ADJUTANT-GENERAL McIntosh wrote from Fort Mitchel, Alabama, (on the Chattahoochie, 15 miles above Columbus,) 7 May last, as follows:—“ It has just been reported to me, that Col. Flournoy was shot dead by the Indians on the 5th instant, about 15 miles below this post. I am also informed that a report is currently circulating among the Creeks, that the Seminole Indians have defeated the whites in Florida. This report will no doubt imbolden them to many acts of hostility that they would not otherwise dare cominit. A constant communication must be kept up between them, as the Creeks are conversant with every transaction that occurs in Florida. Marshal, the halfbreed, says he is apprehensive mischief will be done by the Indians before long. Other friendly Indians are of this opinion. Opothleyohola, principal of the upper Creeks, says he cannot keep his people together, or restrain them."

At the same time Colonel Flournoy was killed, ten others met a like fate, some of them within 12 miles of Columbus, at the Ochee Bridge on the Old Federal Road. “ The Indians have entire possession of that road, and all the settlers have fled. A train consisting of 150 wagons, with about 150 fugitives, on their way to Columbus, were fired upon, on the 10 April."

Up to the 18 May, at Augusta, (Ga.) it was reported that all the southern mail routes were in possession of the Indians, except that to Mobile. The day before, all the mails were brought back. Colonel Crowell's plantation, and many others, had been burnt, and a stage agent and two drivers had been killed. The governor of Georgia had ordered two regiments of volunteers to take the field. About this time the steam-boat Hyperion was attacked on her passage up the Chattahoochie, and two pilots and one passenger were killed. She was then run on shore on the Georgia side, and after being abandoned, was taken and destroyed by the Indians. The Creek towns and tribes which have declared themselves hostile are a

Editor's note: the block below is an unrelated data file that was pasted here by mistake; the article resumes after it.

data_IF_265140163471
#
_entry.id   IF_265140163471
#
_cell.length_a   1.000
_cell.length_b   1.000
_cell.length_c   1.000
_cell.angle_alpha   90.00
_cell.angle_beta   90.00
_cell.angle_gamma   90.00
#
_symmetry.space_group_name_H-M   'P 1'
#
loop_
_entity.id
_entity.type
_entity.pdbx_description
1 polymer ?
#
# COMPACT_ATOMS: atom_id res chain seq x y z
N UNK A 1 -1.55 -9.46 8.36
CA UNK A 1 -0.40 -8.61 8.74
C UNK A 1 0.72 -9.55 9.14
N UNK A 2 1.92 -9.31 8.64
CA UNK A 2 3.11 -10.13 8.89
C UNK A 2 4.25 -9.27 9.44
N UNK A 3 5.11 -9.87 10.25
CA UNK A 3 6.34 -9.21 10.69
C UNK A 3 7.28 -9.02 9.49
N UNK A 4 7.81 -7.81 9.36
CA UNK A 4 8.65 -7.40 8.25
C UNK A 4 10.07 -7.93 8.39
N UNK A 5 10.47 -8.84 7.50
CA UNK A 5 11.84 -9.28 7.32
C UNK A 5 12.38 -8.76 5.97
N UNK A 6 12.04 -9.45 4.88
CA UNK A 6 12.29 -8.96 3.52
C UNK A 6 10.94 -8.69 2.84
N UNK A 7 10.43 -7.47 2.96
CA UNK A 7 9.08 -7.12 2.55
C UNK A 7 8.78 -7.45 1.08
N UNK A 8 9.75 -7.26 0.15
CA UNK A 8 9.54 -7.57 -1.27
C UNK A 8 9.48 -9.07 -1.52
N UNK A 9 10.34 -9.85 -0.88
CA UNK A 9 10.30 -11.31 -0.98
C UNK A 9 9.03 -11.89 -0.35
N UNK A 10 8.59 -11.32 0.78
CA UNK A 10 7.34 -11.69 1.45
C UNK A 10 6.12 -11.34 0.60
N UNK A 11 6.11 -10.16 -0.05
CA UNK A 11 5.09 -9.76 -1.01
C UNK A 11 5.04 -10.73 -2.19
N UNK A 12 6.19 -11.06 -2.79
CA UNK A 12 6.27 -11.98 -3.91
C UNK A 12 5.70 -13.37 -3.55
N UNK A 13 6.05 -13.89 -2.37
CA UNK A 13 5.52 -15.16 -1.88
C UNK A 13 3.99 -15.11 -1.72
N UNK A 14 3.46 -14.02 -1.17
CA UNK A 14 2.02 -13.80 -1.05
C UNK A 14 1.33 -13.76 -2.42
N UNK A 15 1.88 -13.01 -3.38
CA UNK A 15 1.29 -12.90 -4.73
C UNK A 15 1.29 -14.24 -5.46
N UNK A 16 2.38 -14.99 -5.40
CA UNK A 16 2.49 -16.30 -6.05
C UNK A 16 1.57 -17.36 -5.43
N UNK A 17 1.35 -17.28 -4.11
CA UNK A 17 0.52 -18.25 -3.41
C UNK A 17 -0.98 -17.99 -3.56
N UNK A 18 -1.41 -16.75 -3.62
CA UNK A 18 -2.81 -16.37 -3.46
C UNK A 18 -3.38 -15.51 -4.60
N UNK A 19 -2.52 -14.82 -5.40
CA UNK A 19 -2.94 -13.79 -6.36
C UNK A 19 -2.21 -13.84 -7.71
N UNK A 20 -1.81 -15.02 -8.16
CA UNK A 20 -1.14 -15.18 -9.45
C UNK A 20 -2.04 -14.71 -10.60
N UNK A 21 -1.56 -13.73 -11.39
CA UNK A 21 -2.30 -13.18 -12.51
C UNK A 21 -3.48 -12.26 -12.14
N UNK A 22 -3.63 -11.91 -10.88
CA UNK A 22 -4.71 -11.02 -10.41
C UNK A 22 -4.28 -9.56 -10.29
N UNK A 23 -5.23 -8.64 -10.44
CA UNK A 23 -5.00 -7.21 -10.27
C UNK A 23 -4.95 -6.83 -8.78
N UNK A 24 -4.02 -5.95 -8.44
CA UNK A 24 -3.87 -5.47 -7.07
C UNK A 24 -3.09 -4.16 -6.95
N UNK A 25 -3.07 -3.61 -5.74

[Book IV.

part of the Ochees, the Hitchetas, the Pah-lo-cho-ko-los, the So-wok-ko-los, and a part of the Ufallays. The principal chiefs who have showed themselves as their leaders, are old NEAMATHLA, of whom we have already several times spoken, chief of the Hitchetas, JIM HENRY, and Neo Mico. Many friendly Indians immediately joined the whites, one of the principal leaders of whom is a chief called Jim Boy. The war party have discovered great boldness. About the 10 May a party came within 30 or 40 yards of Fort Mitchell, a strong and well-defended place, entered the hospital, and carried off what they pleased, and the garrison thought it not best to disturb them.

On the 14 following, the mail from Montgomery to Columbus was attacked about 20 miles from the latter place. A driver on that route was riding along the road on horseback, about 50 yards ahead of the stage, when he was fired upon by about 30 Indians, yet he unaccountably escaped injury. His horse took fright and threw him, and he escaped into a thicket. When be arrived at the next stage relay, the horses had got there, but without any carriage, but had about them some fragments of their harnesses. Mr. Adams, who was in the stage, made his escape by leaping into the woods when the stage upset. A driver and two others were killed. There were 19 horses belonging to the line in the company, of which but three were recovered, and these were wounded.